The Management of Health and Safety at Work Regulations 1999 go further and make explicit what employers are required to do to manage health and safety at work. The principal requirement is to carry out a risk assessment to determine what could cause harm to workers and others, so that employers can determine whether they have taken sufficient precautions or need to do more to prevent harm. The Health and Safety Executive (HSE) provides industry-specific advice and information to assist those responsible for waste management and recycling.
Transport-related lifting operations
Transport-related lifting operations can cause death and major injuries within the waste and recycling industry if they are not effectively managed.
The Lifting Operations and Lifting Equipment Regulations 1998 place duties on those who own, operate and have control over lifting equipment. These duties include requirements concerning:
positioning and installation (regulation 6), to reduce to as low as is reasonably practicable the risk of the equipment or a load striking a person
the operation of lifting equipment (regulation 8), so that it is properly planned by a competent person, supervised and carried out in a safe manner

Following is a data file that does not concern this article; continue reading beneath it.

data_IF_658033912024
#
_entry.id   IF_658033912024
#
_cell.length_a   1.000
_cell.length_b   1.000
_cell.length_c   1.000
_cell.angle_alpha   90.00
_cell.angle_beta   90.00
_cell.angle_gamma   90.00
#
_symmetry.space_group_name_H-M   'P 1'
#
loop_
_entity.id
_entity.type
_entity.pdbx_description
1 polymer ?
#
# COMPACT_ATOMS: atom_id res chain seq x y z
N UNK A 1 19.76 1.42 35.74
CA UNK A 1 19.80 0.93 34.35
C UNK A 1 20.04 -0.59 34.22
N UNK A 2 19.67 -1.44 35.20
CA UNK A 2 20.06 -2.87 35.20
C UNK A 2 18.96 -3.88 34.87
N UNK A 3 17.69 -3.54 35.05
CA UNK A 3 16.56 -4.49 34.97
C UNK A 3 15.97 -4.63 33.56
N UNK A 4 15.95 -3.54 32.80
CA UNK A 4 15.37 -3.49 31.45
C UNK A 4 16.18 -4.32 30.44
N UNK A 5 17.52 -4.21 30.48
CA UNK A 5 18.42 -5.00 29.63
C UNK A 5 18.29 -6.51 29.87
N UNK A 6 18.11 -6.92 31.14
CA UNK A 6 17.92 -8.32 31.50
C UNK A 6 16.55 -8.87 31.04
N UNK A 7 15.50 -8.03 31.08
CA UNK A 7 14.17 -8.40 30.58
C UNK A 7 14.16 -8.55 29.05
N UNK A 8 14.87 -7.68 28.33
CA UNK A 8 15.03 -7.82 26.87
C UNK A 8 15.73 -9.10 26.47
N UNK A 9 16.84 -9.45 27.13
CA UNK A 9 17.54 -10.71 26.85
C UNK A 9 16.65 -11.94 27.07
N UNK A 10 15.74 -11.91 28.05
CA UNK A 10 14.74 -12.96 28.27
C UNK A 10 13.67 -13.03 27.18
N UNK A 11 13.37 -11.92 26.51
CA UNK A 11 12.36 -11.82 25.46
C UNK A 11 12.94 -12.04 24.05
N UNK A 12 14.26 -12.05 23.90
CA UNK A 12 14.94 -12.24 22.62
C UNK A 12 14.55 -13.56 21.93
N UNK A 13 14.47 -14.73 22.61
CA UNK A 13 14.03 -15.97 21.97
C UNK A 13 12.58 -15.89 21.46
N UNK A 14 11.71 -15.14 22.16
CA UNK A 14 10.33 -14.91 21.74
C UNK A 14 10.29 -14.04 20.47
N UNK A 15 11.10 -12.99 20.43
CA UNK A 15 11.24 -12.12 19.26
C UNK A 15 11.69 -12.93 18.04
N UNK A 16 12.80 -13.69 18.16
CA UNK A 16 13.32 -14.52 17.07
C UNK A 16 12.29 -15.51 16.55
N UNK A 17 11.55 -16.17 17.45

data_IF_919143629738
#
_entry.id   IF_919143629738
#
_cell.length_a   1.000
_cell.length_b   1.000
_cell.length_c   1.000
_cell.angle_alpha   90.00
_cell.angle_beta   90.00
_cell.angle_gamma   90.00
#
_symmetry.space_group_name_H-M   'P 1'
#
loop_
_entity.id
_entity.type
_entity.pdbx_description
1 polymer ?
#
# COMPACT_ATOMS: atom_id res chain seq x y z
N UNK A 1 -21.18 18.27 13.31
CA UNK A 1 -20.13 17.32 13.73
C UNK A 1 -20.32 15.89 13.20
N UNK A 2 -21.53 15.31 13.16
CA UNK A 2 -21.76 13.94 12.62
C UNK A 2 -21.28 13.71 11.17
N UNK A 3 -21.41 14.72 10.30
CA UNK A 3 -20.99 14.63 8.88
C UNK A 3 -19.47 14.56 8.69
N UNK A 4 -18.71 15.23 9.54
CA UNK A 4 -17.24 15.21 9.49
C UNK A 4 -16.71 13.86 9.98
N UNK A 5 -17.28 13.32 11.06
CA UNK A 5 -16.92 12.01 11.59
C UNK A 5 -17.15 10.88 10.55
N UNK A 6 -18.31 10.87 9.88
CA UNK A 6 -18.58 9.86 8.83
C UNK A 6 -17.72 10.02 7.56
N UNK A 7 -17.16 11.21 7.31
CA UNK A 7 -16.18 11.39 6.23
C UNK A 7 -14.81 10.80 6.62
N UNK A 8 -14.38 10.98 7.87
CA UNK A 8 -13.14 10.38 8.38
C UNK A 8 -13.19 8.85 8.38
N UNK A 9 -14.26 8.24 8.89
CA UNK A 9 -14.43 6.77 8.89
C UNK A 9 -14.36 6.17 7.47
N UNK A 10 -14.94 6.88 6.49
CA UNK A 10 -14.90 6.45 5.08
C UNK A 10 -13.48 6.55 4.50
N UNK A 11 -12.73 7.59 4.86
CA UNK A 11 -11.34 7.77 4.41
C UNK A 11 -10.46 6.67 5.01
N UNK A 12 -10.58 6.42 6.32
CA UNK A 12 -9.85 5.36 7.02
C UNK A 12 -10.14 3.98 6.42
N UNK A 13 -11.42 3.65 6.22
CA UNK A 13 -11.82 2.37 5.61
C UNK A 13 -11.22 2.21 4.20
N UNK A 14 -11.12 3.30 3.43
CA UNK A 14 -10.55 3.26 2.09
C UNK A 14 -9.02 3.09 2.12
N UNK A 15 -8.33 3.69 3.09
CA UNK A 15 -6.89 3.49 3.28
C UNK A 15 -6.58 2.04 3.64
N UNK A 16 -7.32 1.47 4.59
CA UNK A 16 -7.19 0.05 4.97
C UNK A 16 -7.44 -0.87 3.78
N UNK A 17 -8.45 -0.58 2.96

the thorough examination and inspection (regulation 9) by a competent person at least annually for equipment not used for lifting people, or at intervals laid down in an examination scheme drawn up by a competent person.
The Provision and Use of Work Equipment Regulations 1998 require lifting attachment points and other safety-critical parts to be adequately maintained in line with the manufacturer’s recommendations. This should include an appropriate regime of inspection, testing and maintenance.
The Workplace (Health, Safety and Welfare) Regulations 1992 require traffic on sites to be organised and safely managed. The firm prosecuted for this fatal accident was also prosecuted for two separate fatal accidents in the UK. In one of these incidents, a waste lorry operative was fatally injured while unloading at a site when he was crushed between the front of his vehicle and the rear of a tracked bulldozer, his lorry having been pushed from the rear by a waste site compactor vehicle.
The HSE’s investigation into this fatal accident identified a number of significant failings.
The employee had never received formal training or assessment on how to operate the skid-steer loader safely. A self-employed maintenance engineer had also operated the vehicle for several months without training.